Press Release – Waterway Festival is relying on BID Support

Skipton Waterway Festival is one of the big events in the town’s packed calendar – and it would not happen without BID support, says one of the owners of the family firm which organises it.

The canal-based festival attracts thousands of visitors into the town on the first May Bank Holiday weekend every year.

It is put on by Pennine Cruisers, and Zoe Venn, who owns the company with her dad and mum, Ian and Pamela Clarke, is very clear about what it would mean for the event if the BID isn’t renewed for a third term.

“Whenever I have conversations with people who are opposed to the BID, the first thing I say to them is that without the BID support, the Waterway Festival would not happen,” she said.

“The amount of financial support the BID gives us is vitally important for the festival, which is a non-profit making event.”

For the last ten years, the BID has financially supported the festival, along with many other events, including the Skipton Christmas Markets, the Skipton International Puppet Festival, and Sheep Day.

It has provided seed funding for new events, such as Skipton Car Show and Yarndale, as well as financial support for existing ones during that period, and plans to continue to develop and enhance the range of events and festivals in the town over the next five years if it levy payers vote YES for renewal in January’s ballot.

Zoe says the BID is not only vital for the Waterway Festival to continue, but for the good of the town as a whole.

“For Skipton as a whole, the BID is really important, but sometimes people aren’t aware or aren’t that interested in how things are actually funded,” she said.

“If we lost the BID, we would lose a lot of very important things that benefit the town. If people took a close look at a list of everything that could be lost if the BID isn’t renewed, I think they would quickly realise just how important it is to vote YES in January.”

The three-day Waterway Festival started in 2001 and attracts more than 10,000 visitors into Skipton.

Although it was originally run in partnership with the Canals and Rivers Trust (then British Waterways), Pennine Cruisers took on full responsibility for the event after five years.

Based around the Canal Basin, the event includes live music, family entertainment, stalls, crafts, rides, and water-based attractions.

Zoe says the non-profit making event relies on the funding the BID is able to provide them to keep going.

“Ten years ago, we were able to find money from other sources, but business is hard now and we just wouldn’t be able to get that same level of sponsorship and grant support,” she said.

“The Town Council helps with staffing and infrastructure, and Craven District Council gives us the space in the car park, but neither is likely to have the budgets any more to do anything else.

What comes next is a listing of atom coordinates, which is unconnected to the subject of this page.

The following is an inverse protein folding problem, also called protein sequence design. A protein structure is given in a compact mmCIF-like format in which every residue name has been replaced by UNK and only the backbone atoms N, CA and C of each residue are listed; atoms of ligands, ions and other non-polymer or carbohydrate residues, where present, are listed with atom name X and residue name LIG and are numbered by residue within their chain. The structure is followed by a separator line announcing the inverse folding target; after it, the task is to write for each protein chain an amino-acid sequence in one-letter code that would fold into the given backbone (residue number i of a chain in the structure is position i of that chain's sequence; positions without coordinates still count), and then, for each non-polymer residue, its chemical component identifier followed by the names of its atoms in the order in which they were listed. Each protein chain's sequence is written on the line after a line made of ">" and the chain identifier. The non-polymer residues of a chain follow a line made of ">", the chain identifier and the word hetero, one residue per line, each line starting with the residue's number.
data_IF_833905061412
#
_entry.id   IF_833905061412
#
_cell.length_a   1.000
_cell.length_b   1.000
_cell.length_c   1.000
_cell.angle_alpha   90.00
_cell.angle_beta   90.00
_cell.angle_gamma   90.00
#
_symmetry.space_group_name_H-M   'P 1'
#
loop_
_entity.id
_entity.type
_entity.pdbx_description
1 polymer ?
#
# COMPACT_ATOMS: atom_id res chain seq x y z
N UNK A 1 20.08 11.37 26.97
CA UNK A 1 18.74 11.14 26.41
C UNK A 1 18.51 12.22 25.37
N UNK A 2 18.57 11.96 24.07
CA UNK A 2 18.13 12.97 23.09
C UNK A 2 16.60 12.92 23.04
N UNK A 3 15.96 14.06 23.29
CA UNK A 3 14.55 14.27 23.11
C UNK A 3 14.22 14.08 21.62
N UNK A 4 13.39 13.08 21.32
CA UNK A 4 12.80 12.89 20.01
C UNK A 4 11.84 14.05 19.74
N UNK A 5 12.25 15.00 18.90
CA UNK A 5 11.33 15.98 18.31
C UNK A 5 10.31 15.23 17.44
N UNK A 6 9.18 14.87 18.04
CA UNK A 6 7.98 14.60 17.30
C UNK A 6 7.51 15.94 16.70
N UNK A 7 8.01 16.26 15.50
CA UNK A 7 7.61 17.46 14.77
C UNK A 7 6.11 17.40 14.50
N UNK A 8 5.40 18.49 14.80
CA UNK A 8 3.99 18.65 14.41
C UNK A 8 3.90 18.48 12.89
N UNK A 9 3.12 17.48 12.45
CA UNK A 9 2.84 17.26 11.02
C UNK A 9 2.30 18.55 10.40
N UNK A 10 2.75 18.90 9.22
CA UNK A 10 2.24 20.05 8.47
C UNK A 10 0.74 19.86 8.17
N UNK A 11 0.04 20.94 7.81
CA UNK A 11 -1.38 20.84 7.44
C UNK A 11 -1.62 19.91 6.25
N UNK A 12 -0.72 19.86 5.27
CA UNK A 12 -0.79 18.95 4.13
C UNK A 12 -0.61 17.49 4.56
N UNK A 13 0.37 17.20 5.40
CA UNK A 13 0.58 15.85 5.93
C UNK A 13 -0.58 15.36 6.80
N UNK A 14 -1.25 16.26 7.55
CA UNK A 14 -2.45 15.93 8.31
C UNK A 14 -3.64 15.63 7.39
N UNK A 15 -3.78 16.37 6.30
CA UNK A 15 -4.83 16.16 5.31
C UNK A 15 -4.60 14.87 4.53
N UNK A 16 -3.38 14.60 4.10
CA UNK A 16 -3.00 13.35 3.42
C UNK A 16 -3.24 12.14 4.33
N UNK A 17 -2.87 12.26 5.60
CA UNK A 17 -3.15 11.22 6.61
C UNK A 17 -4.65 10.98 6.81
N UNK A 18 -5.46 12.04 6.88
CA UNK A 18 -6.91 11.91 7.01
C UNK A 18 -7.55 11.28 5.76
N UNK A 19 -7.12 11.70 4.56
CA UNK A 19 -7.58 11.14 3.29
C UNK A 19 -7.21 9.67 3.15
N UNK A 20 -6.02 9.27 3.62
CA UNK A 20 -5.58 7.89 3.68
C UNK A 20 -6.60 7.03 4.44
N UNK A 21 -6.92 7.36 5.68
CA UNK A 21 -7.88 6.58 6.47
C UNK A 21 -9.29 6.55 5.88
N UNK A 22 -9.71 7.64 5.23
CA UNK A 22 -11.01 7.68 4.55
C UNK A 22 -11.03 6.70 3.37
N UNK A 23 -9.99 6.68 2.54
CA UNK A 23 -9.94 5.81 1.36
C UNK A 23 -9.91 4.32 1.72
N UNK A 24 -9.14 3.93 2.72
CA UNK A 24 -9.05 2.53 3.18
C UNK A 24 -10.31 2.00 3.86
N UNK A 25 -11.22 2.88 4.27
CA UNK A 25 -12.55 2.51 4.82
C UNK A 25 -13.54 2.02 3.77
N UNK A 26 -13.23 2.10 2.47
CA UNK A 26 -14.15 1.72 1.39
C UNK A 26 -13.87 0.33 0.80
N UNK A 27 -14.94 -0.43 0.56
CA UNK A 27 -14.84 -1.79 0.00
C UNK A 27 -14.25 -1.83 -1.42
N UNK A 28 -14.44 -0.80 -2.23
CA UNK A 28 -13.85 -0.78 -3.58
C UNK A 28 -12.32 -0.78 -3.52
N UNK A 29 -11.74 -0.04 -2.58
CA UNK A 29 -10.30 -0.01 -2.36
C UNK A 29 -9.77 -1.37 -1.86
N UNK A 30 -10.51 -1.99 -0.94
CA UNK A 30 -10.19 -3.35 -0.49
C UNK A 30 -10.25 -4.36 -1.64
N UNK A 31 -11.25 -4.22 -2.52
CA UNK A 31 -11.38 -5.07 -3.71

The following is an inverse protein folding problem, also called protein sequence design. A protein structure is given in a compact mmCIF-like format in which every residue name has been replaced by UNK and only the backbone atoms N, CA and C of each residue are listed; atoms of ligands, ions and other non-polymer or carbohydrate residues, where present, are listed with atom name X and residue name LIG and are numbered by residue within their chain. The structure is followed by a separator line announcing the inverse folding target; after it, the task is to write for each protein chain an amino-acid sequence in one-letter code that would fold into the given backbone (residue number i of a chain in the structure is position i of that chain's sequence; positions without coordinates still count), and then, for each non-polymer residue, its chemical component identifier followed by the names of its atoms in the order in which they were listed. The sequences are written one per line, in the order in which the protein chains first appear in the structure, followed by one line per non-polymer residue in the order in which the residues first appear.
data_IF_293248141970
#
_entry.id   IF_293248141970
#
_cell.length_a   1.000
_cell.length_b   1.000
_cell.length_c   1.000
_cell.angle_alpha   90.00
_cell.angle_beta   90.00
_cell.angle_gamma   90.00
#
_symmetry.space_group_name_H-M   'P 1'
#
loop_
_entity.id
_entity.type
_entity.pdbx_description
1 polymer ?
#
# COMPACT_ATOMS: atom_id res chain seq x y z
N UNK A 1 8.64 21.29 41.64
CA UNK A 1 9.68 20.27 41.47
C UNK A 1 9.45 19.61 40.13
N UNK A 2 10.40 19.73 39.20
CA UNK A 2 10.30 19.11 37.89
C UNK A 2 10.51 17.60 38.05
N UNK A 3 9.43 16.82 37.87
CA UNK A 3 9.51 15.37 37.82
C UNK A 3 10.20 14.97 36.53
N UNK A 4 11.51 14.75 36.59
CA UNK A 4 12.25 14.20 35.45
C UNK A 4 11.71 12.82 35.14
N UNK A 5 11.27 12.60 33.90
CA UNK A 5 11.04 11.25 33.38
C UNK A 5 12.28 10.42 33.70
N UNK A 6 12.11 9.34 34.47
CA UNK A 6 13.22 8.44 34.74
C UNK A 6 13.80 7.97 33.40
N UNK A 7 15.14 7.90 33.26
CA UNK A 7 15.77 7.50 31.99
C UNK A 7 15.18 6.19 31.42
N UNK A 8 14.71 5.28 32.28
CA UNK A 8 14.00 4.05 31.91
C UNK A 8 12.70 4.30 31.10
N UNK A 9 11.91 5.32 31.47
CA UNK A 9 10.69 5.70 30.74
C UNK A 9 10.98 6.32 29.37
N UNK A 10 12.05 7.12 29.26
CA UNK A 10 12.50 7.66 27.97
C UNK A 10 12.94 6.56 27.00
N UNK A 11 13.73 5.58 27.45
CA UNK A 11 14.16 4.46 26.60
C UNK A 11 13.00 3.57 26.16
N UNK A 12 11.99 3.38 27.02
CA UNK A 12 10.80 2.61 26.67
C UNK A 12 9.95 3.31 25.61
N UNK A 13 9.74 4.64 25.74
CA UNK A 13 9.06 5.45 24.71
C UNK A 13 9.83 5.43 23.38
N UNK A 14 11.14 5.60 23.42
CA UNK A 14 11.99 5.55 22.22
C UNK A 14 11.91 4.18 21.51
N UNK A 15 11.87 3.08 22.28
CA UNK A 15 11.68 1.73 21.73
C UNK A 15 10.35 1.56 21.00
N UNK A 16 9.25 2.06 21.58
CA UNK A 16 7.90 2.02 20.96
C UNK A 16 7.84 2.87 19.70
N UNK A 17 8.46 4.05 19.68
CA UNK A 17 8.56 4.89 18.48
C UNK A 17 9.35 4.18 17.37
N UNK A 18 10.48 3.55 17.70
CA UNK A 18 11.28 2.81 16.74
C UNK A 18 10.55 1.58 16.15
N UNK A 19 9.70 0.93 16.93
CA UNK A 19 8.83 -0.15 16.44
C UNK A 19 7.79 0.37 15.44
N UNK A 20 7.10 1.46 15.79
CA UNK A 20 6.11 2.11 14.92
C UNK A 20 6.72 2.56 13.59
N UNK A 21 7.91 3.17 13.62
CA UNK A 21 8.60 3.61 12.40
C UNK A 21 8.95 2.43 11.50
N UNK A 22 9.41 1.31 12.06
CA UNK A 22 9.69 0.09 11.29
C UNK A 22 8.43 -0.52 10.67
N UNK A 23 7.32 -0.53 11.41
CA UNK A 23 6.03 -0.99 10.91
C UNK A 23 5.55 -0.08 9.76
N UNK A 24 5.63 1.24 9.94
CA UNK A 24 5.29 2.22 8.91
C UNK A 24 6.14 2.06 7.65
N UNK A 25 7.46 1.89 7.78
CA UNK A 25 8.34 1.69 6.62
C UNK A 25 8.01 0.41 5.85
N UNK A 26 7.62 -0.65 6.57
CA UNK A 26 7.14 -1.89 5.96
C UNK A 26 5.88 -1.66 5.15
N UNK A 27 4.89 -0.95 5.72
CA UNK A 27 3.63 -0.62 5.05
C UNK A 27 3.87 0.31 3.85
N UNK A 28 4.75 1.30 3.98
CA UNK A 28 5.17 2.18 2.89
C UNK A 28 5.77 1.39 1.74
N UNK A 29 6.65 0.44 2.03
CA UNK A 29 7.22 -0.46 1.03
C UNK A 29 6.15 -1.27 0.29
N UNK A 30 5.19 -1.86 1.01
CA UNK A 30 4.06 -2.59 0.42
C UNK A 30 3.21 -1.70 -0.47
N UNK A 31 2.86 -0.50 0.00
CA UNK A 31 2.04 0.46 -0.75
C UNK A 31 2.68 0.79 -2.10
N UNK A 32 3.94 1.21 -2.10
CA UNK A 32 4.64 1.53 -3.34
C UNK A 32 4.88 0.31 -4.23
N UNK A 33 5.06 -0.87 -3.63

“To make the event work, we have all the costs of security, stewarding, setting up the stages and marquees, all the running costs. That’s where the BID money comes in.

“This is a not-for-profit event and it’s free for anyone who wants to come along and enjoy it. I genuinely believe we couldn’t do it without that money.

“Like all the festivals the BID supports, this one benefits the whole town. People might spend two or three hours enjoying our attractions, but then many of them will head to the town centre and walk down the High Street and into the shops, and have a drink or a meal. I’m absolutely certain it must boost footfall for the whole of the town.

“But it also provides something for this end of town as well and brings people down here to have a look what is on offer here.

“It’s a great free event for local residents to come to as well as visitors, and it undoubtedly brings in significant numbers of visitors.”

BID manager Geraldine Thompson said supporting festivals like this was vital and benefitted the whole town.

“Even if your own business doesn’t appear to benefit directly from the tens of thousands who visit each year for these events, it undoubtedly benefits indirectly,” she said.

“Visitors support businesses. Businesses support employees. Employees live in the town – and then spend money on local businesses and services.”

Skipton BID is a business-led partnership that has worked for almost 10 years to improve the safety, vitality, cleanliness and visitor appeal of the town.

Press Release – Town meaning business as ambitious plans launched

The ambitious five-year plan for the third term of Skipton BID will see £800,000 invested to continue to take the town forward.

Guests at the launch of the BID Business Plan were told it was “vital” to the town’s future well-being.

Details of the plan were unveiled by BID manager Geraldine Thompson at the event at the Black Horse.

They include significant work to improve the events and festivals offered by the town, continued improvements to the cleanliness and upkeep of the streets to make Skipton even more attractive, and a new raft of support for businesses as well as the continued funding of very successful crime reduction and safety initiatives.

The three key objectives the plan focuses on are entitled Visit Skipton, Business Support, and Attractive and Clean.

The investment will be split into £300,000 for Visit Skipton, and £250,000 for each of the others.

The plan also contains many testimonials from key players in the town stressing how important it is for a YES vote when the renewal ballot takes place in January.

The town’s biggest employer, Skipton Building Society, along with Skipton Town Council, Skipton Chamber of Trade & Commerce, and businesses and festivals in the town, all give their backing to the BID in the plan document.

SBS chief executive David Cutter states: “A thriving town is of huge benefit to our employees, and to our business in general. The combined investment of all levy payers is vital to Skipton and makes a real difference.”

The plan stresses the many areas to which the BID has made a difference over the last ten years as a result of the £1.5 million it has invested.